Chanita Goldblatt and
Howard Kreisel, eds. Tradition, Heterodoxy and Religious Culture: Judaism
and Christianity in the Early Modern Period. Beer Sheva: Ben-Gurion U of
the Negev P, 2006. 488pp. ISBN 9 6534 2926 4.
Bradford McCall. "Review of Chanita Goldblatt and Howard Kreisel, eds. Tradition, Heterodoxy and Religious Culture: Judaism and Christianity in the Early Modern Period." Early Modern Literary Studies 15.1 (2009-10) <URL: http://purl.oclc.org/emls/15-1/mccogood.htm>.
Chanita Goldblatt, a scholar on Christian Hebraism in
Early Modern England, and Howard Kreisel, a professor of Jewish thought,
particularly of the medieval period, have compiled and edited these essays that
explore the religious cultures and encounters of Judaism and Christianity in
the sixteenth and seventeenth centuries. This text focuses on both
intra-religious and inter-religious aspects of these cultures and encounters,
in a period that experienced the breakdown of religious consensus, the explosion
of science, and the growing import of the printing press. They have amassed an
impressive list of contributors and contributions, the more salient of which
shall be highlighted in what follows.
The volume begins with a series of seven essays that
highlight the points of contact between Judaism and Christianity. Achsah
Guibbory, Noam Flinker, Albert C. Labriola, and Jeanne Shami all, in one way or
another, write about how such contacts defined the literature of the
Reformation in general and the English church in particular. Amnon
Raz-Krakozkin depicts the role played by the Church in the transmission of Jewish
culture to the modern period in his essay. Boaz Huss and Matt Goldish highlight
the contacts between heterodox thinkers and movements in Jewish and Christian
thought. The second set of essays (five in number), deal with the nature of the
bible, and its shared usage between Jews and Christians in their communities of
belief. Michael N. Rony, Cedric Cohen-Skalli, and Abraham Gross each show how
different Jewish thinkers approached the bible, seeking to address the concerns
of their individual communities. Lawrence Besserman and Sanford Budick
demonstrate how Christian thinkers re-envisioned the story of Job in critiquing
a traditional religious belief or philosophical worldview. In all five of these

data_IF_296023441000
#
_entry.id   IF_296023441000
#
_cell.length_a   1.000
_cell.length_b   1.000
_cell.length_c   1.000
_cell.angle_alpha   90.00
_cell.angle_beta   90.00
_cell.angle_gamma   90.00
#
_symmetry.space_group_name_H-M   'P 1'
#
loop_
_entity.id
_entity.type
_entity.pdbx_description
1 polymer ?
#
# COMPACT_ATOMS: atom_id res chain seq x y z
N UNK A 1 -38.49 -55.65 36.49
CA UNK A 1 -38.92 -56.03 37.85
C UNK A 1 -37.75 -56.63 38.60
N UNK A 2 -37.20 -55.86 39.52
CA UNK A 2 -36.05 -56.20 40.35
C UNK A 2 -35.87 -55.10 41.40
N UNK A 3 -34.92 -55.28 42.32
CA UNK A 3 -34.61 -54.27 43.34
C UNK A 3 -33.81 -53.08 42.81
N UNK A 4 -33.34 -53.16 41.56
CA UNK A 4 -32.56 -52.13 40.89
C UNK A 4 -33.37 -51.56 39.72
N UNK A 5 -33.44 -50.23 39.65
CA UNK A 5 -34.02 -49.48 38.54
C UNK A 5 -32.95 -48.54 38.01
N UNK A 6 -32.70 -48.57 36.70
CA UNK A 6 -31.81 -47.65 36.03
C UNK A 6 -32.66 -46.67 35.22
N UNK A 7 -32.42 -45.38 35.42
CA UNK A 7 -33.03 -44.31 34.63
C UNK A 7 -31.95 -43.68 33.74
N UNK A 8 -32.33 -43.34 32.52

essays, the import of the printing press is stressed.
The concept of genre is a key theme within the third
series of essays (six), which highlight poetry, paintings, and sculpture, amongst
other things. More specifically, Ann Bener describes the use of Hebrew poetry
in the first printed Rabbinic bible. Chanita Goldblatt and Anne Lake Prescott
contribute essays that concern Christian poetry as translation and response to
the Jewish Psalms. Nirit Ben-Aryeh Debby turns to the visual arts in an essay
that deals with the Christian representation of the Mendicant Friar and the
Muslim on the eve of the Reformation. Ellen Spolsky speaks of the use and
rejection of art for the creation of religious identity within the Reformation,
while Daniel M. Unger discusses the Catholic artistic depictions of penance in
the period directly following the Council of Trent. The final five essays all,
in one way or another, focus on issues of identity or on polemics. For example,
Aaron Landau focuses on the issue of self-identity in relation to alterity,
whereas Arthur F. Marotti highlights how identity defines the Catholic, and
William Kolbrener illustrates how religious identity is often formed through
contact with philosophic thought. Golda Akhiezer and Daniel J. Lasker both focus
on how the various political treatises in Jewish communities established or
defended the individual’s religious identity with respect to the ‘other’.
All in all, this series of essays collectively
demonstrates the import of the contact between Jewish and Christian communities
in the early modern period. They show that neither community can be understood
without considering the effects of the other community upon its identity and
culture. I recommend it for graduate students and scholars interested in the
ecumenical dialogue between Jews and Christians.
Responses to this piece intended for the
Readers' Forum may be sent to the Editor at M.Steggle@shu.ac.uk.